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ADHD Tips for Teachers

  • Learn more about ADHD. There are resources and organizations available that will help you identify behavior support strategies and effective ways to support the student educationally.
     
  • Figure out what specific things are hard for the student. For example, one student with ADHD may have trouble starting a task, while another may have trouble ending one task and starting the next. Each student needs different help.
     
  • Post rules, schedules, and assignments. Clear rules and routines will help a student with ADHD. Have set times for specific tasks. Call attention to changes in the schedule.
     
  • Show the student how to use an assignment book and a daily schedule. Also teach study skills and learning strategies, and reinforce these regularly.
     
  • Help the student channel his or her physical activity (e.g., let the student do some work standing up or at the board). Provide regularly scheduled breaks.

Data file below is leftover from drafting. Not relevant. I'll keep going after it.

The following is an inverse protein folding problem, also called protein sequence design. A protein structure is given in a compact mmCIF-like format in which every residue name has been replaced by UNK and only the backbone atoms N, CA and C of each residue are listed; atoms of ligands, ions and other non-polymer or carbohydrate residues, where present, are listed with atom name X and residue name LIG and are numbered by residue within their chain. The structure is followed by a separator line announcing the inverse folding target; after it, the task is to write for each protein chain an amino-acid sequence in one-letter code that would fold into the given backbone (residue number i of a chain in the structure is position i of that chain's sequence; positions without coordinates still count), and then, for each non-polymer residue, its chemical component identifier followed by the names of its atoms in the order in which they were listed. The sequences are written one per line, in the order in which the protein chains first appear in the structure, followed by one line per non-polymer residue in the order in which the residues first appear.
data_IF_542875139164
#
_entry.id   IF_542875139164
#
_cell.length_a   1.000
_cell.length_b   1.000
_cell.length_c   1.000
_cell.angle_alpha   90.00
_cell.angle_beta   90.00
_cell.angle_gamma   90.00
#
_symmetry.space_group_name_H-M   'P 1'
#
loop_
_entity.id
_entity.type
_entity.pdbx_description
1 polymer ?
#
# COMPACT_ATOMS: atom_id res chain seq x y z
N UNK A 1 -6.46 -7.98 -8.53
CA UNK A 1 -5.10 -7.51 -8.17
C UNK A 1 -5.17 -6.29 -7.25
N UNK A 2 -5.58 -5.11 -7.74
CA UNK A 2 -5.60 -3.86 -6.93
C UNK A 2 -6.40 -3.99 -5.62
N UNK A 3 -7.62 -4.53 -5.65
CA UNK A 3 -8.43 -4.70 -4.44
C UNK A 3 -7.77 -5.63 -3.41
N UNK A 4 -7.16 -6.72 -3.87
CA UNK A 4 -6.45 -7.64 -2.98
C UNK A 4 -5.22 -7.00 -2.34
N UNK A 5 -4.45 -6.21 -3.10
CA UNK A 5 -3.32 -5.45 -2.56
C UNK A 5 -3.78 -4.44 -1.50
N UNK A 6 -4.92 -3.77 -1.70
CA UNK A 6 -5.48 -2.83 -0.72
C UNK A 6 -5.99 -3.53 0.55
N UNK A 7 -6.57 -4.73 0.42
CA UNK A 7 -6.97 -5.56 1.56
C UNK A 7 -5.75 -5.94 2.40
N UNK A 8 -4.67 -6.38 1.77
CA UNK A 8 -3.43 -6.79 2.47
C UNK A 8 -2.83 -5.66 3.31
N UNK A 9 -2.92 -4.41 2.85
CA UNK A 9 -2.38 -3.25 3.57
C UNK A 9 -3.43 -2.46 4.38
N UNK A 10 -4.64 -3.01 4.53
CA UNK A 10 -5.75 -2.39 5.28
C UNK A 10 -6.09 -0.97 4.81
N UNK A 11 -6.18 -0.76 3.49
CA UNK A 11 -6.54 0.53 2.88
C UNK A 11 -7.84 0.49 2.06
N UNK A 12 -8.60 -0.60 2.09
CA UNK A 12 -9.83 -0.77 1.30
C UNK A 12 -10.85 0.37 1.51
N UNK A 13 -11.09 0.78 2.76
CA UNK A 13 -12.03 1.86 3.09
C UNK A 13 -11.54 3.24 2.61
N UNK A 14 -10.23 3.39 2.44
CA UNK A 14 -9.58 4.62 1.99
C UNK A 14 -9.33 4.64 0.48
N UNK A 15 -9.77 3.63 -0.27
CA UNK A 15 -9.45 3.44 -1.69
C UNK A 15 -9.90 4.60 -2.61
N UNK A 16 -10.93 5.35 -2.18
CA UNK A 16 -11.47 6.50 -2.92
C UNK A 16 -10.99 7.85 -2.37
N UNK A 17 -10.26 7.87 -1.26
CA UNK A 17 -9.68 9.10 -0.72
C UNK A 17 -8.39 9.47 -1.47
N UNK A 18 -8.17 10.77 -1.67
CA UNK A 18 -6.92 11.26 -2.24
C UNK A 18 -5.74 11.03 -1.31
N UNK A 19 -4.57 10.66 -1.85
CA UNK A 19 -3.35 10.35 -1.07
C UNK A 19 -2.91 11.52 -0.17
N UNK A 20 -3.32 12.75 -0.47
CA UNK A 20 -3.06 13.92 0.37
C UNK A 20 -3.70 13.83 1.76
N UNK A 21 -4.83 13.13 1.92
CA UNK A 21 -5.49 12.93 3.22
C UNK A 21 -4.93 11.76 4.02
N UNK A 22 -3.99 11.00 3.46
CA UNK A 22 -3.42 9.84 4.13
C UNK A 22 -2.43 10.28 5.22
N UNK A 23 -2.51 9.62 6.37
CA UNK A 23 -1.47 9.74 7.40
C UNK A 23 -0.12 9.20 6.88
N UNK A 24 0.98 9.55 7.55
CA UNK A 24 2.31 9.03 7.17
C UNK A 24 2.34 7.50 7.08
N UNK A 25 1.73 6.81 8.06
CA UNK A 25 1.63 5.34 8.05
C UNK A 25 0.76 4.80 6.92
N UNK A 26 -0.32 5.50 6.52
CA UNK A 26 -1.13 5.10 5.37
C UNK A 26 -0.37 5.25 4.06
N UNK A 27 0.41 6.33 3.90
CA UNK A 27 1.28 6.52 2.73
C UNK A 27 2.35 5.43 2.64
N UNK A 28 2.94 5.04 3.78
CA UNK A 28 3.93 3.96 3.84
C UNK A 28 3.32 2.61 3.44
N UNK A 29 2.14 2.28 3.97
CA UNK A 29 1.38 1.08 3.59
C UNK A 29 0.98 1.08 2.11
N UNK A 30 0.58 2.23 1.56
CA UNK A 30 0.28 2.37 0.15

• Make sure directions are given step by step, and that the student is following the directions. Give directions both verbally and in writing. Many students with ADHD also benefit from doing the steps as separate tasks.
     
  • Let the student do work on a computer.
     
  • Work together with the student's parents to create and implement an educational plan tailored to meet the student's needs. Regularly share information about how the student is doing at home and at school.
     
  • Have high expectations for the student, but be willing to try new ways of doing things. Be patient. Maximize the student's chances for success.

Source: National Information Center for Children and Youth with Disabilities

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